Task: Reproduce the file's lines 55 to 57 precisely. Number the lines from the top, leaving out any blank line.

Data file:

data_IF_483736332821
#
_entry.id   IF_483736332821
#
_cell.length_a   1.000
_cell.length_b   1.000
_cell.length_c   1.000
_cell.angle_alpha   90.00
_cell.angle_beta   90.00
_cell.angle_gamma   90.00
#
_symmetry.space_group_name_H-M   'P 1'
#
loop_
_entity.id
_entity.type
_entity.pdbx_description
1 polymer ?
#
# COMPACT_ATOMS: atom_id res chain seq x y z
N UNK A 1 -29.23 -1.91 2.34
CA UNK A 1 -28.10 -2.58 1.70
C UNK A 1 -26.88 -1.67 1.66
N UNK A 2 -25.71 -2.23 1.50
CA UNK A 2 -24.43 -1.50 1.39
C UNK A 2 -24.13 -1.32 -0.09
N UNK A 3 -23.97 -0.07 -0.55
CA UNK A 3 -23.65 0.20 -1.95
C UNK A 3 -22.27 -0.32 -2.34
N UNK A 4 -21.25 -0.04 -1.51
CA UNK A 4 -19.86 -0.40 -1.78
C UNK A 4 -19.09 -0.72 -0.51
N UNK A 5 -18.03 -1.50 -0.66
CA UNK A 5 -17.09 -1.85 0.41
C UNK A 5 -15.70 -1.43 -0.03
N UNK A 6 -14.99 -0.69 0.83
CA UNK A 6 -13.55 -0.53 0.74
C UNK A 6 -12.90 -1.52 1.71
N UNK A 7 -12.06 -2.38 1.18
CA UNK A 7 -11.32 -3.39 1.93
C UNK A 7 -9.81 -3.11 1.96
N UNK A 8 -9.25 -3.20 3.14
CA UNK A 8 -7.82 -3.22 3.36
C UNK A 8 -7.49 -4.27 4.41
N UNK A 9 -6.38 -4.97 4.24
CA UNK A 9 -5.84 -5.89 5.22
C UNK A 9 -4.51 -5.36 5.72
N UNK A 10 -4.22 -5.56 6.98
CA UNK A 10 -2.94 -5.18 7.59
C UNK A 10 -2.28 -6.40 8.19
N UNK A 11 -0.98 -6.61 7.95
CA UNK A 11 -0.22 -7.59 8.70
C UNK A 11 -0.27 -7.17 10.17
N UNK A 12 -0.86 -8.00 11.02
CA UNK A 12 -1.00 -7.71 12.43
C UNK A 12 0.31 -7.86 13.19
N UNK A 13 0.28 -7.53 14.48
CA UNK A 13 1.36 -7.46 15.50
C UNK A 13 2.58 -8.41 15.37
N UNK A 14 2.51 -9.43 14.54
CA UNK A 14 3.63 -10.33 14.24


CA UNK A 12 -1.00 -7.71 12.43
C UNK A 12 0.31 -7.86 13.19
N UNK A 13 0.28 -7.53 14.48